That said, there is a new wrinkle to the Ratchet gameplay; space exploration. In the past, you just picked your destination and you went there, with the occasional space battle to spice things up. Now, you can manually fly to each level and take part in an open-world environment. Within this open space, Ratchet can accept side-missions from characters and fellow pilots, though a few depend on upgrades that Ratchet earns by collecting loose Zoni that inhabit every area. Even better, there's numerous ?mini-planets? that are like platforming challenges; almost all of them have a Zoni, many of them have the Constructo mods or gold bolts that are well-hidden or require going off the beaten path. Though we're not talking Grand Theft Auto here, the addition of these sandbox-style adventures really helps to separate the action sequences, and because of their small size, it becomes addictive to complete them all before moving on with the story. Of course, there are space battles, though most of them are optional. Collecting those Zoni let you upgrade shields, boosters, and weaponry, so collecting those tiny guys really comes in handy.

For A Crack in Time, Insomniac took a bit of a risk with the graphics and added a slight bit of cel-shading to the engine. The result is a game that looks very colorful and cartoon-like, though it does lack some of the lushness of the last two R&C games. That said, it looks quite good, and runs at 60fps with a few moments where it drags a bit, mostly during the huge firefights. The Clank levels especially have a very pastel look that almost could be considered washed out, but with some brightness adjustment it looks fine. Ratchet's levels take place in jungles, cities, and space stations, to name a few. For the most part Tools of Destruction looked better, but if only due to the choice of colors and visual effects. The familiar voice actors return to continue the legacy of fantastic acting in the series, and it pretty much blew my mind that Nolan North ? you know, the guy who voices Nathan Drake, is the voice of Sigmund, the ?junior caretaker? of the Great Clock. The credits show amazing things sometimes. Anyway, the familiar sound effects (such as the lovely sound of bolt collecting) are here, as is the usual solid, but not great soundtrack that serves as good background noise.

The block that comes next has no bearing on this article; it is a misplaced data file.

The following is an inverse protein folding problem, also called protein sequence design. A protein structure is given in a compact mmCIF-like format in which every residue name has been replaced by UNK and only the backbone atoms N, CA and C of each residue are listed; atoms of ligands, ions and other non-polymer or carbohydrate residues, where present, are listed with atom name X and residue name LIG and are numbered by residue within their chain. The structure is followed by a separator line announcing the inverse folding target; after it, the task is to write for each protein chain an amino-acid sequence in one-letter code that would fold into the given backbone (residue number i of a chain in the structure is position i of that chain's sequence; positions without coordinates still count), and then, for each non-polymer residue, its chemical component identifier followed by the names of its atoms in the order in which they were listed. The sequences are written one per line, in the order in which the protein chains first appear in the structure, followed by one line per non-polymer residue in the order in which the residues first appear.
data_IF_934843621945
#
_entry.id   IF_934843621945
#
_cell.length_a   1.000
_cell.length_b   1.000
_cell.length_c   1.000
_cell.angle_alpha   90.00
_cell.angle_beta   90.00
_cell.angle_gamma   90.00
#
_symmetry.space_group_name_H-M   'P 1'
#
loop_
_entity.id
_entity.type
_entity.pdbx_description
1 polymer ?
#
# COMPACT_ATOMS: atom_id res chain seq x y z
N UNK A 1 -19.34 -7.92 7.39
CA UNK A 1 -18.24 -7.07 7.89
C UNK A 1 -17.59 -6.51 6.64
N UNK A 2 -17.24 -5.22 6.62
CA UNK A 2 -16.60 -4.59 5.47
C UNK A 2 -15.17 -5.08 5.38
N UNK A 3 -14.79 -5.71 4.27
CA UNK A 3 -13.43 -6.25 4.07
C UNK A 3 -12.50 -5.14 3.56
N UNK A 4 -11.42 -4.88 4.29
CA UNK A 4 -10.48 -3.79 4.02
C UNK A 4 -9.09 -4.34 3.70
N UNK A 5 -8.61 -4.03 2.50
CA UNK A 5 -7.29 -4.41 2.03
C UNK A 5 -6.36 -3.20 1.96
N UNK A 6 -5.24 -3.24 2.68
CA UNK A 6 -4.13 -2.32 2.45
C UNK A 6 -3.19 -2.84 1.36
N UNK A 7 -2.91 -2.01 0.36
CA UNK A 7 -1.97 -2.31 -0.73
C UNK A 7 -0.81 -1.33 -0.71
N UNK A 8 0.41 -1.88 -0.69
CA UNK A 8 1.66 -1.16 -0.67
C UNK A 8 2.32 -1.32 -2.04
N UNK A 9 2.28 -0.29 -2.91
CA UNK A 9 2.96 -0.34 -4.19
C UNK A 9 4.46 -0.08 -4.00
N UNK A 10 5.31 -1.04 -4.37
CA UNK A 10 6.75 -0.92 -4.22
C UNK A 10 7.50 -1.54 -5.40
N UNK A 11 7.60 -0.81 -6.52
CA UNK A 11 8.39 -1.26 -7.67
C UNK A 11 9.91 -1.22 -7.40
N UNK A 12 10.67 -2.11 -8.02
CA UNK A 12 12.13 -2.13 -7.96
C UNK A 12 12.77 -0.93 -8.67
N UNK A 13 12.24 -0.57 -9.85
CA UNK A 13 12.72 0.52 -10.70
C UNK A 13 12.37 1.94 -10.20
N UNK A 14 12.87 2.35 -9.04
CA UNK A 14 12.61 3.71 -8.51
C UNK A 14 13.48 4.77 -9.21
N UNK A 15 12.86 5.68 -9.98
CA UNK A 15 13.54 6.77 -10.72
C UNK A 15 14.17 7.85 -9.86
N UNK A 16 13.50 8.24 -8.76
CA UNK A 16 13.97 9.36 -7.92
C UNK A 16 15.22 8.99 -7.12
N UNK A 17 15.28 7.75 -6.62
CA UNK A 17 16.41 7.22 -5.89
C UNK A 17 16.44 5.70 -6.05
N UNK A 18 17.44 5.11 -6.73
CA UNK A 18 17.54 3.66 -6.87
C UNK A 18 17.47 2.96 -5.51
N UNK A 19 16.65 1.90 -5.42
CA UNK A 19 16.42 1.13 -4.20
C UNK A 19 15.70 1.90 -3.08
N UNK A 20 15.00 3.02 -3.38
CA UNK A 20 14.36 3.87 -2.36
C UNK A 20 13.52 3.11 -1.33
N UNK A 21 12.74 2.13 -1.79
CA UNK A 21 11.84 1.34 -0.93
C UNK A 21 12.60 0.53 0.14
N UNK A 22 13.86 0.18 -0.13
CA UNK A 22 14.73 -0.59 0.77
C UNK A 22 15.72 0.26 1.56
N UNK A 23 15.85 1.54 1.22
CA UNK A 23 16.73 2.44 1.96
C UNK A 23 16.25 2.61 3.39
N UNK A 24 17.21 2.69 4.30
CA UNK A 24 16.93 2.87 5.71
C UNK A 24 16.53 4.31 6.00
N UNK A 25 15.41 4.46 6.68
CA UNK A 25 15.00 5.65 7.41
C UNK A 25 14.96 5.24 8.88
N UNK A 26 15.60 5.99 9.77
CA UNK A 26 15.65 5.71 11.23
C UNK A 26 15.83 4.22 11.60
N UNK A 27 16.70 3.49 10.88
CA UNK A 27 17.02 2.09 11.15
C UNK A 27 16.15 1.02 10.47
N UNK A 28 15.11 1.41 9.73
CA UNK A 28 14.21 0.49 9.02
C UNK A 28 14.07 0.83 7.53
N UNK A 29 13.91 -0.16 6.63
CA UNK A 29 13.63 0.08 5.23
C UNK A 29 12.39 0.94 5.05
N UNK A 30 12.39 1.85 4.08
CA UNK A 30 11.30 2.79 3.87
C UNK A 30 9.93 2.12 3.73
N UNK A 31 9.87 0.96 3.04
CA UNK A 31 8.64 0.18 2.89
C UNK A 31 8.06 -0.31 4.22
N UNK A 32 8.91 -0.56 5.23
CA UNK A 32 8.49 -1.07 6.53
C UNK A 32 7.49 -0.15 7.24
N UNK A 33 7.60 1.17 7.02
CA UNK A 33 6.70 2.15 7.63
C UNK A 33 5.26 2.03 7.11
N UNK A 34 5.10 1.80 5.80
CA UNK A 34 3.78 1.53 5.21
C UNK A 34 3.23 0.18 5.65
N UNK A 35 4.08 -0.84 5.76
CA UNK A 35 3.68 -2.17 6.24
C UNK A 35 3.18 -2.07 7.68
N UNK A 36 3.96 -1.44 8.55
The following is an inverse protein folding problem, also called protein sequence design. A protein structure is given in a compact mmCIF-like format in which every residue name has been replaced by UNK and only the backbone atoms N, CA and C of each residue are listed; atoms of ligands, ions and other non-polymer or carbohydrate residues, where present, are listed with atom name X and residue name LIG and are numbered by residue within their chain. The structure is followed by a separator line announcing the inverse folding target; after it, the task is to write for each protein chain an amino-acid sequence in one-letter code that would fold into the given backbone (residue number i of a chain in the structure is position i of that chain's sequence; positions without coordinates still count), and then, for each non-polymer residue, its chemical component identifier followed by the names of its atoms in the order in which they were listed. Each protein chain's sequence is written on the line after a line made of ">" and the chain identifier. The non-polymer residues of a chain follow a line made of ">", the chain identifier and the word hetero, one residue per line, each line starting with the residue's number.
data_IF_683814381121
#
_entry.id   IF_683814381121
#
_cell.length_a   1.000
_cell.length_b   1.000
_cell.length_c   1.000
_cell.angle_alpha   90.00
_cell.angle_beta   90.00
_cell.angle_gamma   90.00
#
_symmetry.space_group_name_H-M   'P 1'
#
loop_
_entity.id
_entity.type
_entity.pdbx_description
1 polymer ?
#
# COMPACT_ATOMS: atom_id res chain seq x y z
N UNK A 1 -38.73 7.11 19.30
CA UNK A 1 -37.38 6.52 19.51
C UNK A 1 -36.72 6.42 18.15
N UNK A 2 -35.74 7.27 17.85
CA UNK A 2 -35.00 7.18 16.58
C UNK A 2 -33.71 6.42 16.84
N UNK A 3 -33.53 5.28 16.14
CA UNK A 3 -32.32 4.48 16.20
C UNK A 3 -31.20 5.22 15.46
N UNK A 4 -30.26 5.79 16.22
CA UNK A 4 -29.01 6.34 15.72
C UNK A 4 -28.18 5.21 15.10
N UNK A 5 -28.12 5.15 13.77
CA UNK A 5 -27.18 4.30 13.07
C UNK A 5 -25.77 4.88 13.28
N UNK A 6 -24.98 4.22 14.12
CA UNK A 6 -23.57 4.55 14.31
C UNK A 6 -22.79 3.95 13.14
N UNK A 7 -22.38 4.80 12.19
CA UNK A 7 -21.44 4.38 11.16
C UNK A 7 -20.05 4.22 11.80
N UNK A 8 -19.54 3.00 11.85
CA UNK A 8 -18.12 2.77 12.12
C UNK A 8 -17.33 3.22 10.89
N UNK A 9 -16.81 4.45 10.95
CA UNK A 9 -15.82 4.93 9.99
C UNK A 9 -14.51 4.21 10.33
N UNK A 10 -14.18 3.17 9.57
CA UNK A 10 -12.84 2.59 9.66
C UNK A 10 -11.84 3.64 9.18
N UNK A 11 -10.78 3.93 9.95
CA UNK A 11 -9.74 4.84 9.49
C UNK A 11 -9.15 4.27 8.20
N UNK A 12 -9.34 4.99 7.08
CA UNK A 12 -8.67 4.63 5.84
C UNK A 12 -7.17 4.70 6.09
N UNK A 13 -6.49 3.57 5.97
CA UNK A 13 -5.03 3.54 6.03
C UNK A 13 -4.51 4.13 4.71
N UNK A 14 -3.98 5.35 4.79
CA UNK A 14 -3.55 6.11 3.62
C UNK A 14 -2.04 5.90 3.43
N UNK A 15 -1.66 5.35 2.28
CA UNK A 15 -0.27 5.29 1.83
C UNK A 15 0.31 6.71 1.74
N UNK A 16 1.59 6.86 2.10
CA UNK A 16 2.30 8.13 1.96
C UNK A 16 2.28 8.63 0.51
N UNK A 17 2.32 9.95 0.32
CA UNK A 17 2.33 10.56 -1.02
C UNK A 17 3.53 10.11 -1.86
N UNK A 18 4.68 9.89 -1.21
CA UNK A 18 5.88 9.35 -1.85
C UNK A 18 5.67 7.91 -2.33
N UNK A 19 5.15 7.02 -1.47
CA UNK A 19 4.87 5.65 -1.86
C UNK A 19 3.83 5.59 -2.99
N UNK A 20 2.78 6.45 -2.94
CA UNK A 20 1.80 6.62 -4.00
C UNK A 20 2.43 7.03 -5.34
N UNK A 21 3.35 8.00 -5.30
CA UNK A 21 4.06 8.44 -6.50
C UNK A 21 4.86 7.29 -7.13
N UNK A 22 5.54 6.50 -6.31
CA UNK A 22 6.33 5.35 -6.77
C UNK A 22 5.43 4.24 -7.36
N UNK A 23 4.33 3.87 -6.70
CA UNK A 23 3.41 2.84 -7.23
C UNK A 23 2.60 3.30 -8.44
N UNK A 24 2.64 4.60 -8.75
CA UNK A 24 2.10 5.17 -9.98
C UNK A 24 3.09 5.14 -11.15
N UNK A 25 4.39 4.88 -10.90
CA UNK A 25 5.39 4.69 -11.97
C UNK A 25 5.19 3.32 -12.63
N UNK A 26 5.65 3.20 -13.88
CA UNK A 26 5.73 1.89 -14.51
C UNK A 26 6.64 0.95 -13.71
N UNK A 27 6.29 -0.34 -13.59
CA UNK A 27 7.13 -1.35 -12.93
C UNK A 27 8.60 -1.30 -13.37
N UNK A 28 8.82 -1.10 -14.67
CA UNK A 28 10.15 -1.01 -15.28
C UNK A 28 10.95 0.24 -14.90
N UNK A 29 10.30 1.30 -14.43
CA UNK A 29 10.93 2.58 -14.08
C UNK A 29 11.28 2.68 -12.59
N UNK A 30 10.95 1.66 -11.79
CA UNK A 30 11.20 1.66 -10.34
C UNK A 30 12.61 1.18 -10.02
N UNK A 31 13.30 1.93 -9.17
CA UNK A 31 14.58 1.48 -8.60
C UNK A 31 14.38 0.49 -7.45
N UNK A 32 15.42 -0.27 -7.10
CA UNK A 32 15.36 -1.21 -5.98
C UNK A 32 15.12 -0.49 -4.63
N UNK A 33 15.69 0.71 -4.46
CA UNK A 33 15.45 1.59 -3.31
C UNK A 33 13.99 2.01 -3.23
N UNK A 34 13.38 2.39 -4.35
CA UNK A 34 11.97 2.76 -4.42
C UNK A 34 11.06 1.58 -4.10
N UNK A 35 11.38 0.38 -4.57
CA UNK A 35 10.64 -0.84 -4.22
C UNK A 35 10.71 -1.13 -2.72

Bottom Line
Ratchet & Clank Future: A Crack in Time is yet another great entry in a consistently excellent franchise, and the best entry in the series since the PS2 days. The added variety helps overcome the familiar gameplay concepts, and more importantly, they're polished and fun experiences. Because the game goes so far against the grain of modern games, it likely won't have a massive audience (which is probably why Insomniac might end it, sadly) but those who give it a chance will find a game very much unlike most other games released this year. Sony and its developers have delivered numerous great games in 2009, and this latest Ratchet & Clank adventure tops it off in style. With any luck, we'll see more amusing adventures in the future, but if this is the last go-around, Insomniac made sure they went out in a memorable fashion.